If you haven’t had the opportunity to walk among sharks, in Santander there is a really cozy, safe and fun place, especially for the youngsters, where you can observe sharks, along with rays, invertebrates, algae, rock fish, fish of all colours and more. It’s called the Cantabrian Maritime Museum and in it, while learning about the relationship of human beings with the maritime world, you can have fun and be fascinated with the evolution of fish and marine life that can be seen in their aquariums, the flagship of the museum. The center is located between the promontory of San Martín and Playa de los Peligros, in front of the Bay of Santander, one of the most
THE 20 AQUARIUMS REPRESENT DIFFERENT UNDERWATER NATURAL ENVIRONMENTS, FROM THE SHORE, UP TO 100 METERS DEEP, AND CONTAIN MORE THAN ONE MILLION LITRES OF SEAWATER
beautiful in the world, according to an international association. So if you’re looking for a way to spend a morning or an afternoon with the family, especially in the cold months of winter, this is undoubtedly the ideal place. Among all the aquariums, the biggest one stands out and there’s a rest area, with benches like bleachers where you can enjoy the spectacle right in front of your eyes. There is also a kind of peep-hole for the kids so they can see the different species that live in these enclosures right up close. If your visit happens around midday you may see a diver inside the tank, feeding the animals. What more could you want?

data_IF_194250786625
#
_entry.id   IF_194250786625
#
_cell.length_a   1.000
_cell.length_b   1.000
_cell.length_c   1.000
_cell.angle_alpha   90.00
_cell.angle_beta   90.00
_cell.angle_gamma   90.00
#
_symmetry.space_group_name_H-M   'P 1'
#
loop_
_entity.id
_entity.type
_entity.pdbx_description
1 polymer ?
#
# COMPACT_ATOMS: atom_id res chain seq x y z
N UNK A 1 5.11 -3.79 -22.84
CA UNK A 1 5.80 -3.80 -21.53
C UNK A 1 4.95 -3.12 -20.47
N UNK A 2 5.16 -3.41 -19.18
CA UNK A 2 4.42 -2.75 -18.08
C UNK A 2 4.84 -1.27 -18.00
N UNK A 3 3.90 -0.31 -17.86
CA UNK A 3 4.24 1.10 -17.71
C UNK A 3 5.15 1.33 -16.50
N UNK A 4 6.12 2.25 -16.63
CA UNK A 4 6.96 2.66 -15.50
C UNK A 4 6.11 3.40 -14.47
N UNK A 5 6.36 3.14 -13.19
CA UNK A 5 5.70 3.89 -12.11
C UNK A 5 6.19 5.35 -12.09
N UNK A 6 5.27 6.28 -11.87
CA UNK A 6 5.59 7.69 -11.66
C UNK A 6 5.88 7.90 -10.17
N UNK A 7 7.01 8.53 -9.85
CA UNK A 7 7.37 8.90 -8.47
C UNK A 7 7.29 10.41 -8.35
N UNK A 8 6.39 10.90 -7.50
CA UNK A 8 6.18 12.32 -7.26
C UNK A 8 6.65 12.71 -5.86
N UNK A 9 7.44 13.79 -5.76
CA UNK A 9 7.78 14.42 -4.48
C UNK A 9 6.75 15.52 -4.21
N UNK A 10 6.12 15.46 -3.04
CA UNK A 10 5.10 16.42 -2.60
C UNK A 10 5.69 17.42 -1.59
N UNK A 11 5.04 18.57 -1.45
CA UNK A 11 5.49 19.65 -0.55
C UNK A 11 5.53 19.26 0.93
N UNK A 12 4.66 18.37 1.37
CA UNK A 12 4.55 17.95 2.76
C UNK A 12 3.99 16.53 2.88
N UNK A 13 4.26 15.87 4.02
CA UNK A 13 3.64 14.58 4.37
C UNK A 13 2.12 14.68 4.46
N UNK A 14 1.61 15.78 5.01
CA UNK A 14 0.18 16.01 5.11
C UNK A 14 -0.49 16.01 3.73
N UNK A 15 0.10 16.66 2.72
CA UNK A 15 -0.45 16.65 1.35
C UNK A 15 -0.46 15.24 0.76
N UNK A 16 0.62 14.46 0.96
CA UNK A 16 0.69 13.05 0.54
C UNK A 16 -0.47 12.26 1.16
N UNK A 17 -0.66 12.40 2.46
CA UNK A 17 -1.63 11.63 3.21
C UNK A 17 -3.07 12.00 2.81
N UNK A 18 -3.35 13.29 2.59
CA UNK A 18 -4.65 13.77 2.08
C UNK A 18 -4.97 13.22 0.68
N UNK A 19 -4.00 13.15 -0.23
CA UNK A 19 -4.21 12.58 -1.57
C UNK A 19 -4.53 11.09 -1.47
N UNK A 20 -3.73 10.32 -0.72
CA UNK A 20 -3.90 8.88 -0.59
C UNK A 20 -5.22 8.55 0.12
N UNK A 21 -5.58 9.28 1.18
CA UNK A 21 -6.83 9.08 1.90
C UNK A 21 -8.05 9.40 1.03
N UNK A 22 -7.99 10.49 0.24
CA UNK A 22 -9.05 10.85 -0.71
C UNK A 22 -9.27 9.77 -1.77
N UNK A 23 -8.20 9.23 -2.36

And that’s not all. The Maritime Museum is a bundle of surprises. At the reception area on the ground floor, you’ll find colossal skeletons of cetaceans, like a “common Rorqual”, flanked by a “sperm whale” and a model of a “beaked whale”. The Rorqual is almost 25 metres long, and is probably the largest rorqual exhibited in a museum like this, in the world. More surprises? In the area called “The World of Marine Biology”, on the ground floor, you can see dissected marine creatures such as a giant squid, a sardine with two heads, seals and turtles. You can end your visit to the Cantabrian Maritime Museum with a tour of the first and second floors. While the adults of the family find out about the world of fishermen, fisheries, the Cantabrian Sea and the sea in History or water sports and the technological vanguard, the younger members might like to experience what it’s actually like to be a fisherman or a diver or a pirate!
One last recommendation. Don’t miss the visit to the Experimental Zoology and Botany Maritime Station, originally established and led by Augusto González Linares (until his death in 1904). Here you can see the scientific instruments, work materials and documentation, which are a true reflection of the scientific research of late 19th and early 20th centuries. The Maritime Museum also offers visits
and workshops for school groups for two hours and for those with a birthday to celebrate, for children of 6 to 10 years old, the museum offers special facilities for your party; so as well as having fun with the celebration, you can learn all the secrets of the Cantabrian Sea.